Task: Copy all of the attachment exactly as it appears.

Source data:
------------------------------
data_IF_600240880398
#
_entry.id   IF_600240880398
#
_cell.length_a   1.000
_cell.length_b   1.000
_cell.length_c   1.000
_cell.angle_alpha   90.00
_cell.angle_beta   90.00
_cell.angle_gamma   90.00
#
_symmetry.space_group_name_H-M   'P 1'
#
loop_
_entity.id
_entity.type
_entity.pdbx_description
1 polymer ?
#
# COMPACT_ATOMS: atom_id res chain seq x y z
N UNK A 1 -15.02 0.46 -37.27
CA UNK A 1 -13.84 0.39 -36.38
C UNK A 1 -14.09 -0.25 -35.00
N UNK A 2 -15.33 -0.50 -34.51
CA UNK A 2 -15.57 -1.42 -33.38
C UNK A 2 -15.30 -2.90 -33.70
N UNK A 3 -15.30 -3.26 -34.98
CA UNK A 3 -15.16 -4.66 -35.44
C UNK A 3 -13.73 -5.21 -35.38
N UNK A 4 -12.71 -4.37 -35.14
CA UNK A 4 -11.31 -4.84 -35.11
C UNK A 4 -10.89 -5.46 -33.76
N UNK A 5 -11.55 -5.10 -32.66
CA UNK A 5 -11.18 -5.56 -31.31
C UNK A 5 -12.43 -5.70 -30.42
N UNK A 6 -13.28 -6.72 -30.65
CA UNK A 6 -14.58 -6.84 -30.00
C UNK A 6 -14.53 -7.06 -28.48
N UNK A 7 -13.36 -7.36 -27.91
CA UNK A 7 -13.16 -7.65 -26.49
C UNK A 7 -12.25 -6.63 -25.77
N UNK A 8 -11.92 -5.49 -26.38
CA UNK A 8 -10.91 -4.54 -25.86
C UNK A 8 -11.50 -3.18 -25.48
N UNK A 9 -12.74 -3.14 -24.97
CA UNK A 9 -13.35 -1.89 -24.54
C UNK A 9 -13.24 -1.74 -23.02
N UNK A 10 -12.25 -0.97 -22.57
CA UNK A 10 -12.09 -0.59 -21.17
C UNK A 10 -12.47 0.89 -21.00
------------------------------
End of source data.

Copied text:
data_IF_600240880398
#
_entry.id   IF_600240880398
#
_cell.length_a   1.000
_cell.length_b   1.000
_cell.length_c   1.000
_cell.angle_alpha   90.00
_cell.angle_beta   90.00
_cell.angle_gamma   90.00
#
_symmetry.space_group_name_H-M   'P 1'
#
loop_
_entity.id
_entity.type
_entity.pdbx_description
1 polymer ?
#
# COMPACT_ATOMS: atom_id res chain seq x y z
N UNK A 1 -15.02 0.46 -37.27
CA UNK A 1 -13.84 0.39 -36.38
C UNK A 1 -14.09 -0.25 -35.00
N UNK A 2 -15.33 -0.50 -34.51
CA UNK A 2 -15.57 -1.42 -33.38
C UNK A 2 -15.30 -2.90 -33.70
N UNK A 3 -15.30 -3.26 -34.98
CA UNK A 3 -15.16 -4.66 -35.44
C UNK A 3 -13.73 -5.21 -35.38
N UNK A 4 -12.71 -4.37 -35.14
CA UNK A 4 -11.31 -4.84 -35.11
C UNK A 4 -10.89 -5.46 -33.76
N UNK A 5 -11.55 -5.10 -32.66
CA UNK A 5 -11.18 -5.56 -31.31
C UNK A 5 -12.43 -5.70 -30.42
N UNK A 6 -13.28 -6.72 -30.65
CA UNK A 6 -14.58 -6.84 -30.00
C UNK A 6 -14.53 -7.06 -28.48
N UNK A 7 -13.36 -7.36 -27.91
CA UNK A 7 -13.16 -7.65 -26.49
C UNK A 7 -12.25 -6.63 -25.77
N UNK A 8 -11.92 -5.49 -26.38
CA UNK A 8 -10.91 -4.54 -25.86
C UNK A 8 -11.50 -3.18 -25.48
N UNK A 9 -12.74 -3.14 -24.97
CA UNK A 9 -13.35 -1.89 -24.54
C UNK A 9 -13.24 -1.74 -23.02
N UNK A 10 -12.25 -0.97 -22.57
CA UNK A 10 -12.09 -0.59 -21.17
C UNK A 10 -12.47 0.89 -21.00